Storytelling and the Scottish independence referendum
A conversation with a Glasgow taxi driver today got me thinking again about the Scottish independence referendum, looming close now in September. I'd been interested a couple of months ago by the very different types of message each side of the debate were putting out.
It seemed to me that Alex Salmond and the Yes campaign were seeking to tell a compelling story of an independent Scotland free from the constraints of Westminster, looking to stir nationalist pride and give voters confidence in this image of the future. The response from the No campaign was centring around the rather drier, and less inspiring, legalities of keeping the pound and remaining a member of the European Union.
Chris Deerin, of the Scottish Daily Mail, says it well: “Those seeking to save the UK have spent too much time pointing out the pitfalls of independence, and not enough creating a compelling, optimistic case for staying in the Union.”
This isn't to say that those tangible issues aren't at the very heart of the debate. My taxi driver worried about the businesses that would move their HQs to England, the cost of building 27 border checkpoints and the 20 years of debt the whole process would create. But rational arguments on their own rarely win the day. People defer to their emotions and instincts when it comes to making decisions, and there's nothing like a compelling story to stir those emotions. Polls seem to be support this point, with the Yes campaign rising steadily 7 points since the start of 2014.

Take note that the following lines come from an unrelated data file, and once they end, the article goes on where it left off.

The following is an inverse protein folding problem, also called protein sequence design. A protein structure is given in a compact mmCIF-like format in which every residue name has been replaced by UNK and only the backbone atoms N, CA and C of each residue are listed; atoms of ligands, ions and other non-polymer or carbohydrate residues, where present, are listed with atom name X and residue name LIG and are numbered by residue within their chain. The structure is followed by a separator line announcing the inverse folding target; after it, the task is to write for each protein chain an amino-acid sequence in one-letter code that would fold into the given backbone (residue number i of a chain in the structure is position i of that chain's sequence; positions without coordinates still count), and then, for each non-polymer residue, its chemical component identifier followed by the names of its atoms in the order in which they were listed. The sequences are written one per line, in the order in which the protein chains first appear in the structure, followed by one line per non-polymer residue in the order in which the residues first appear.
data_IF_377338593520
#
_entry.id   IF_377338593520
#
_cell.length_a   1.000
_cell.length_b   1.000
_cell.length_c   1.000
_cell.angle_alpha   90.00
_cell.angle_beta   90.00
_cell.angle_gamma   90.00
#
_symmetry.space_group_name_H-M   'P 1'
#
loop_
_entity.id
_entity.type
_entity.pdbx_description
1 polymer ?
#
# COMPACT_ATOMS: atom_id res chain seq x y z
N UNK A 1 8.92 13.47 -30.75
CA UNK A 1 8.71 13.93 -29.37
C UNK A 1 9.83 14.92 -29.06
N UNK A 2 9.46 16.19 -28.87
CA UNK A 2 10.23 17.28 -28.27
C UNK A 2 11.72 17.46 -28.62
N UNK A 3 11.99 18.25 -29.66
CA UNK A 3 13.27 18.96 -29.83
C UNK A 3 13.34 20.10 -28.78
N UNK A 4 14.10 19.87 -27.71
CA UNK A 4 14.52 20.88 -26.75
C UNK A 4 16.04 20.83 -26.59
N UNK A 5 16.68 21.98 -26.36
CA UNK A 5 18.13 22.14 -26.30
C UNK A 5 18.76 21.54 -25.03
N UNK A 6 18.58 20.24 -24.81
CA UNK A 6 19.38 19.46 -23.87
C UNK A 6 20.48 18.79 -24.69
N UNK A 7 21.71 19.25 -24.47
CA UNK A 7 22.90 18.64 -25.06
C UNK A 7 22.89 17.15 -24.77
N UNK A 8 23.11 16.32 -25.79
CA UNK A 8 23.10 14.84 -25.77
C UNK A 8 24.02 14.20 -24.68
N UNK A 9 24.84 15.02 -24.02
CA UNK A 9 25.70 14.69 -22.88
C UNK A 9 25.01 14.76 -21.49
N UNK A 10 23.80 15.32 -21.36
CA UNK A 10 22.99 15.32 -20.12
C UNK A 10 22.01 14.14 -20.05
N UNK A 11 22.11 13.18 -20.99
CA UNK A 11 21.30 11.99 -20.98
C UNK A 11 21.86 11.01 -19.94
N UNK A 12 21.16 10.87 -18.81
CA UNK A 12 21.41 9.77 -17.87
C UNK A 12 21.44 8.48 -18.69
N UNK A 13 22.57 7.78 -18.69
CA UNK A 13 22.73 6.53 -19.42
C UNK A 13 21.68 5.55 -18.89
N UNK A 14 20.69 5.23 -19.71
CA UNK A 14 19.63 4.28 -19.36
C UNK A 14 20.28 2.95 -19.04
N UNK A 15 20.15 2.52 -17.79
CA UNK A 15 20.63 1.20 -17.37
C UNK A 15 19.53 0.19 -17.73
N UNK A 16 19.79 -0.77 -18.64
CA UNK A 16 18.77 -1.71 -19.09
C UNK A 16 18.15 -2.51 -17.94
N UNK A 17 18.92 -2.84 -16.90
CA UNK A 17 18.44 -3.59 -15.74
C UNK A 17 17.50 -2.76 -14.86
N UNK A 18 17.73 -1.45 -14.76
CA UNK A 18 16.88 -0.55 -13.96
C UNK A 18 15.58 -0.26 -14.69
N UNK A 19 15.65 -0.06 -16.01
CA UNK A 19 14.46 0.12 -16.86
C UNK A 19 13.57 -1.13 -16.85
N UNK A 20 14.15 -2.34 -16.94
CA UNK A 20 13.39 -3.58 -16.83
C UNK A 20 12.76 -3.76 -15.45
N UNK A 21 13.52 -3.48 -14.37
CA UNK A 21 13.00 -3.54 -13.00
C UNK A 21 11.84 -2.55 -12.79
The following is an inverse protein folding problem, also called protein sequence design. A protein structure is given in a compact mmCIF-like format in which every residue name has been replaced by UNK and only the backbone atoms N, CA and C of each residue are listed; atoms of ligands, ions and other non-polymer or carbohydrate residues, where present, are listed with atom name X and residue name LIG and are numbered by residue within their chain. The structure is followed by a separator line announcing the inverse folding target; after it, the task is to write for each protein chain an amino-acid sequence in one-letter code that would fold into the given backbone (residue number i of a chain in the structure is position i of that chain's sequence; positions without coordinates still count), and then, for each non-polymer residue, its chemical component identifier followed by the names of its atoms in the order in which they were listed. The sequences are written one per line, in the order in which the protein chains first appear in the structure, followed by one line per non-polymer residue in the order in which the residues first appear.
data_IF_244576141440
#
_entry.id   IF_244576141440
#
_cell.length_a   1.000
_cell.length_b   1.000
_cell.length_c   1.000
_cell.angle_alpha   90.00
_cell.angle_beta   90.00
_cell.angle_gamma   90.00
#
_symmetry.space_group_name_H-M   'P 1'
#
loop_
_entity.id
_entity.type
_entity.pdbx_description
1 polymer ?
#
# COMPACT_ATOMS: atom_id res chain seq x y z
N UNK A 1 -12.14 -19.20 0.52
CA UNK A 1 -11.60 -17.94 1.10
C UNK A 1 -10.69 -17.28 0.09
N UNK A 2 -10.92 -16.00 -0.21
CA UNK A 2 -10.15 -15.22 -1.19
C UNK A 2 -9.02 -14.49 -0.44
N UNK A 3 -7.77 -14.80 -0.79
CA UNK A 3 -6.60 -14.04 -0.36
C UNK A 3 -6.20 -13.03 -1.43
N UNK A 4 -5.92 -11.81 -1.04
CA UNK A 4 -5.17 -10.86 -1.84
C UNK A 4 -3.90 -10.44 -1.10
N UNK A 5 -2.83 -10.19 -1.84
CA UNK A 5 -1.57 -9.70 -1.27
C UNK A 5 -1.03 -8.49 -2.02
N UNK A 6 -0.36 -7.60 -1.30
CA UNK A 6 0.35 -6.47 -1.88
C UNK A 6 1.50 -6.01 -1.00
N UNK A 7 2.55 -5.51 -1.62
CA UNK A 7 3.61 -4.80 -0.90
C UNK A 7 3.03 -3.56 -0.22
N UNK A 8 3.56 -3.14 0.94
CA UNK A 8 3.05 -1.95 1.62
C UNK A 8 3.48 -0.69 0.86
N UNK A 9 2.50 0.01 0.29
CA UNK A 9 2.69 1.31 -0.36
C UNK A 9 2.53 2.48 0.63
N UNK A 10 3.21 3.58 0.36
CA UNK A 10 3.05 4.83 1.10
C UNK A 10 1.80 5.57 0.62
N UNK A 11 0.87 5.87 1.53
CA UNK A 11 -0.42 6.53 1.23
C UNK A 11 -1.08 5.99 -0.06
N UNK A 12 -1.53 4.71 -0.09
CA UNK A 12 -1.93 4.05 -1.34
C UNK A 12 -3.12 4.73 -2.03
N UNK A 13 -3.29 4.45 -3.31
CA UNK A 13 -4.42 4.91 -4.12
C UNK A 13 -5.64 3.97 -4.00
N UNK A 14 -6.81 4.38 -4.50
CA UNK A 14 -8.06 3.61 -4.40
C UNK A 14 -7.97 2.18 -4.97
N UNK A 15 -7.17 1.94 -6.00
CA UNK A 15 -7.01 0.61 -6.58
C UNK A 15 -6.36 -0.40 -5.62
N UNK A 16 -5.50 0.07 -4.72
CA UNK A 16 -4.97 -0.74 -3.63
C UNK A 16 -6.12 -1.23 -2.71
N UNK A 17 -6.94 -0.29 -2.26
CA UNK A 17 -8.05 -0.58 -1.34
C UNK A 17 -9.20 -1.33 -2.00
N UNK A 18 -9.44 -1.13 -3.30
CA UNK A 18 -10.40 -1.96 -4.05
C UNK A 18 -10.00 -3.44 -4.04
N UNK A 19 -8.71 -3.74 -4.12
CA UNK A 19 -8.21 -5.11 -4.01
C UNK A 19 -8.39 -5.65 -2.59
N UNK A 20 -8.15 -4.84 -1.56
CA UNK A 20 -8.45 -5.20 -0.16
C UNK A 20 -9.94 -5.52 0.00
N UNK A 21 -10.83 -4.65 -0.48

So this vote isn't being won on the relative strength of each side of the rational debate. Rather it's about the power of the stories that can be crafted, and the vigour with which they're told. Chris Deerin in his article congratulates the Yes campaign for casting the referendum as a “battle of values – the caring vs the selfish”, while longing for the No team to remind us that “we inhabitants of these islands are the same people.”
The Storytellers wouldn't want to enter the debate, of course, but for the sake of balance we do look forward to hearing the stories that the No campaign can tell of benefits of the Union. Roll on 18th September!